India’s total number of coronavirus cases rises to 85,940, taking it past China, but it has a much lower death rate than other countries. Indian public health authorities believe a vast shutdown imposed early has helped avoid a major catastrophe.

India’s total coronavirus cases number has risen to 85,940, taking it past China, but it has a much lower death rate than other countries. Indian public health authorities believe a vast shutdown imposed early on has helped avoid a major catastrophe.
Meanwhile, the resurgence of coronavirus in five sailors on the USS Theodore Roosevelt underscores the unpredictable behaviour of the highly contagious virus and raises questions about immunity.
Saturday’s key moments:
Indian cases surpass China, but death rate down
People have been waiting to leave Mumbai, which is hardest hit by the coronavirus.(AP: Rafiq Maqbool)
India’s total number of coronavirus cases rose to 85,940, taking it past China, though a strict lockdown enforced since late March has reduced the rate of contagion.
State leaders, businesses and working class Indians have called on Prime Minister Narendra Modi to reopen the battered economy, but the government is expected to extend the lockdown, which would otherwise expire on Sunday, though with fewer restrictions.
So far the death rate in India appears far better, according to health ministry data, with 2,752 fatalities reported, compared with China’s 4,600. The toll in the United States, United Kingdom and Italy is much higher.
Indian officials say the low death rate could be because a majority of people infected with the virus were either asymptomatic or had mild symptoms and that the vast shutdown imposed early on had helped avoid a major catastrophe.
A third of the infections are from the western state of Maharashtra, with state capital Mumbai the worst hit, followed by Tamil Nadu, Gujarat and Delhi.
These are also the most important economic centres of the country, complicating the government’s task as it tries to reopen without triggering a big spurt in infections.
One area of concern has been India’s low testing in relation to its large population, public health officials say.
The country has ramped up testing since the beginning of April to 100,000 this week, but with 1.3 billion people on a per capita basis it is trailing far behind other major countries, such as the US, UK and Italy.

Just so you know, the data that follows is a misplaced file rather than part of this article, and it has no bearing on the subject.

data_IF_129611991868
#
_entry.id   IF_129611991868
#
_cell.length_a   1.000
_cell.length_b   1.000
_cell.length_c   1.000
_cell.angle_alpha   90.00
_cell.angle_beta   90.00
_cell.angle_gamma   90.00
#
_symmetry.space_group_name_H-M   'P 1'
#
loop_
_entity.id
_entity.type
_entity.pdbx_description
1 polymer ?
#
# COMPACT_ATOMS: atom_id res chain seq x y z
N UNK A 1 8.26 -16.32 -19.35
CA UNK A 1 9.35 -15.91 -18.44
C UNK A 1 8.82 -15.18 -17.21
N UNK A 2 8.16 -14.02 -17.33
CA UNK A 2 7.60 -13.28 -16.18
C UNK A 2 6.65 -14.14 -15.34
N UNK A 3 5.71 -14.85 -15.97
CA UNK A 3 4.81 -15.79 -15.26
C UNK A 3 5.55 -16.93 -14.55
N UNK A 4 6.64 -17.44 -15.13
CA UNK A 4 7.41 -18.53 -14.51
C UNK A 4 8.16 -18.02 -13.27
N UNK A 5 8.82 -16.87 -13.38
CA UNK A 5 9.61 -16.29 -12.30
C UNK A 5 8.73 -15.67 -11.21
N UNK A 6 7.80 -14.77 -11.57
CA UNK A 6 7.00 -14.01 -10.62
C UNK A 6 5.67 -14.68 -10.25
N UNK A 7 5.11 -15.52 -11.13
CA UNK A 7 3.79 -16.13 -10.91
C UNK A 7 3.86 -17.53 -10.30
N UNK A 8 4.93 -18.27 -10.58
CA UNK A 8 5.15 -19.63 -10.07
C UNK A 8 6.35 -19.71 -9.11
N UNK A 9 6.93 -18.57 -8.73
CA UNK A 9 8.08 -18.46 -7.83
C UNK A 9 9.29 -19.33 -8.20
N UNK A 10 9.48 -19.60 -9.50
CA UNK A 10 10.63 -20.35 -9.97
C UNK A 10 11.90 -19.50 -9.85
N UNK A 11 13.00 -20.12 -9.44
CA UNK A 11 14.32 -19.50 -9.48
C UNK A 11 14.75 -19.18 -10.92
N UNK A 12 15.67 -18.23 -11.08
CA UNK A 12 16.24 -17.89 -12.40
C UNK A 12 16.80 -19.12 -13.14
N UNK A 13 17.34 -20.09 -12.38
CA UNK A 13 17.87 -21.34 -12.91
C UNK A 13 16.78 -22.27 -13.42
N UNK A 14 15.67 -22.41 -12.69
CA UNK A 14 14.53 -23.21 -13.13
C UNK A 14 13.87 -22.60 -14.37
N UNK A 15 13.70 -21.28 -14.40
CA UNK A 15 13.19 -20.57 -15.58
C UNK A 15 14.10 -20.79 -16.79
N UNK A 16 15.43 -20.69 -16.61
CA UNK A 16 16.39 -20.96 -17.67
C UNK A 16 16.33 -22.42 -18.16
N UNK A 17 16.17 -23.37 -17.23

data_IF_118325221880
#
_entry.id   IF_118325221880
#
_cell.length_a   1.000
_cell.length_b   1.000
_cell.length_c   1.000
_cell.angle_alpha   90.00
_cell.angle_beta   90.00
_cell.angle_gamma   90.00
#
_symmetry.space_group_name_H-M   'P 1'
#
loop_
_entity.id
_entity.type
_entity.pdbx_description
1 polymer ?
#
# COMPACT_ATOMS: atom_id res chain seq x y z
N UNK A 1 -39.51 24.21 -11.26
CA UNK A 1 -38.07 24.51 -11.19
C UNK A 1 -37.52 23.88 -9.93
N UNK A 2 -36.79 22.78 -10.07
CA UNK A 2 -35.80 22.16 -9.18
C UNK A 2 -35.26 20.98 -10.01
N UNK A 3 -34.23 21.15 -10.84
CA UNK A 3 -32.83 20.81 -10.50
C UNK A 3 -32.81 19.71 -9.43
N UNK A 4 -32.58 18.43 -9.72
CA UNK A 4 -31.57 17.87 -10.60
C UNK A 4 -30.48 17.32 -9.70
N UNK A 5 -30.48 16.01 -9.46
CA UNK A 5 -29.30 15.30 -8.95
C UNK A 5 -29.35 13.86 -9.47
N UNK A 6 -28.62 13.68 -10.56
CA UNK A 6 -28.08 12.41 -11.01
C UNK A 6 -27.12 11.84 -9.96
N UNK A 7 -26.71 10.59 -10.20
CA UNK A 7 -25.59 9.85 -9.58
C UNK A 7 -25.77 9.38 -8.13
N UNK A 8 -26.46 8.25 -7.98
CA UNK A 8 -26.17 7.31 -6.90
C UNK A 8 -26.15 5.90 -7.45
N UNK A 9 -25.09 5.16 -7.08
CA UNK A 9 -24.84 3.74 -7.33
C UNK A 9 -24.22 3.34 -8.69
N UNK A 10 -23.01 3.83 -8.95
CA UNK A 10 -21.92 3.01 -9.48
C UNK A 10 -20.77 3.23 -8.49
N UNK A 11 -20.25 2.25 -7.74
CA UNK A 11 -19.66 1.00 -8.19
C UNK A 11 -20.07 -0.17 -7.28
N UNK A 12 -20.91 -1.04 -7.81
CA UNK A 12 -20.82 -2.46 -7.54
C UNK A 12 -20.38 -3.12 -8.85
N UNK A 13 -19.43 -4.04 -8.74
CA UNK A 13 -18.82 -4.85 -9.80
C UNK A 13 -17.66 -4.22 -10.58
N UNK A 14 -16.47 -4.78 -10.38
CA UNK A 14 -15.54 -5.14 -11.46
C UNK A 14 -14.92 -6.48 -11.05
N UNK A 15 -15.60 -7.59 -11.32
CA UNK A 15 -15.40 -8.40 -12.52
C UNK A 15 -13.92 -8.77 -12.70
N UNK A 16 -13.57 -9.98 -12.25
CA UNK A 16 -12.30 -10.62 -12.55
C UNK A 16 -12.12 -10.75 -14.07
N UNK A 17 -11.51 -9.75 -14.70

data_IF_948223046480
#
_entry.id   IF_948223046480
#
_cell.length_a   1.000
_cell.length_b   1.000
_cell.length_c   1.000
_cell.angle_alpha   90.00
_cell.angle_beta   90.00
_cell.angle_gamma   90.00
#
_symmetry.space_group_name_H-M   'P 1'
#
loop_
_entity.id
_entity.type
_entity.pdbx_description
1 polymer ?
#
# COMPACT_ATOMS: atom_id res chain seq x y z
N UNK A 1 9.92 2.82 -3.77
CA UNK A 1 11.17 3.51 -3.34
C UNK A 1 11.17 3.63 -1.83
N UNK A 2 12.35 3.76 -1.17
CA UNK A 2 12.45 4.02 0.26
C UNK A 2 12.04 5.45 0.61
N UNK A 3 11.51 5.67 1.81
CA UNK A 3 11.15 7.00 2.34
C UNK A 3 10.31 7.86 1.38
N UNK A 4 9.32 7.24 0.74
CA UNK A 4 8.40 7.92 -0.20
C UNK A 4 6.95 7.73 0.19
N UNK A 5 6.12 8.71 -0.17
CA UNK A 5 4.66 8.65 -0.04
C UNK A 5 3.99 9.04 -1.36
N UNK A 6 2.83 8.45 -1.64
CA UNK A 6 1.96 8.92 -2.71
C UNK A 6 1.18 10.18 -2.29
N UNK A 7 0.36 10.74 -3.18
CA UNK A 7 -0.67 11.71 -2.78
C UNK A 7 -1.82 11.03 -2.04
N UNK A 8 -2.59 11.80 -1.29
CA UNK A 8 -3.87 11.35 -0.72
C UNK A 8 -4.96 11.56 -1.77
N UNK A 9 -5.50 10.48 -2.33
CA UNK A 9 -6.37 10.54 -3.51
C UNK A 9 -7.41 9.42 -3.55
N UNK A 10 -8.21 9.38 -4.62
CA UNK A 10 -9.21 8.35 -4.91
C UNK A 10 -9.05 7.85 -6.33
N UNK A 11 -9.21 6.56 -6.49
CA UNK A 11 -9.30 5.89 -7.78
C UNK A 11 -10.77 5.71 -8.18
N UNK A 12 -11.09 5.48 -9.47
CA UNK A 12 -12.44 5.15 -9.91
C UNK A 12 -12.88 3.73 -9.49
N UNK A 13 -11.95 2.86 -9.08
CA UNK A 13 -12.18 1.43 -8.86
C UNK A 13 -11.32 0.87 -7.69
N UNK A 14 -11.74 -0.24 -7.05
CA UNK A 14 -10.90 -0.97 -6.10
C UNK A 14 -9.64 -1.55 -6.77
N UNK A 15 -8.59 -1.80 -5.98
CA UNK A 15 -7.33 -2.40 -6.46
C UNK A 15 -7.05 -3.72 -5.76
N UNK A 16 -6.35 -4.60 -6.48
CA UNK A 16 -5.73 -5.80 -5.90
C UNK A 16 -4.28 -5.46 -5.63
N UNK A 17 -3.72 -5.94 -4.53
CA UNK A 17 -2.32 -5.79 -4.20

Italy to reopen borders for international travel
Some of Rome’s famous landmarks have been empty due to Italy’s strict lockdown.(Reuters: Alberto Lingria)
The Italian Government has approved a decree which will allow travel to and from abroad from June 3, in a major development as it moves to unwind one of the world’s most rigid coronavirus lockdowns.
The government will allow free travel across the country from that same day. Some regions had pushed for a swifter rollback, but Prime Minister Giuseppe Conte has insisted on a gradual return to normal to prevent a second wave of infections.
More than 31,600 Italians have died of COVID-19 since the outbreak came to light on February 21, the third-highest death toll in the world after that of the United States and Britain.
In a bid to contain the contagion, Italy was the first European country to impose nationwide restrictions in March, only sanctioning an initial relaxation of the rules on May 4, when it allowed factories and parks to reopen.
Shops are due to open on May 18 and the government decided that all movement within individual regions should be allowed that same day, meaning people will be able to visit friends.
The inter-regional and foreign travel ban will remain in place until after Italy’s June 2 Republic Day holiday, preventing any mass travel over that long-holiday weekend.
But all travel curbs will be lifted from June 3 a major milestone on Italy’s road to recovery, with the government hoping to salvage the forthcoming vacation season when Italians traditionally escape the cities for their annual summer breaks.
Residents worried Wuhan testing centres could spread virus
Wuhan’s large-scale testing regime brought thousands of people to the one spot.(AP: Chinatopix)
As Wuhan, the Chinese city where the COVID-19 pandemic began, revs up a massive testing campaign, some residents crowding the test centres expressed concern that the very act of getting tested could expose them to the coronavirus.
Safety has become a hot topic on social media groups among the 11 million residents of Wuhan, people told Reuters as they converged on open-air test sites at clinics and other facilities. Many said, though, that they support the voluntary campaign.
Wuhan health authorities sprang back into action after confirming last weekend the central Chinese city’s first cluster of new infections since it was released from virtual lockdown on April 8.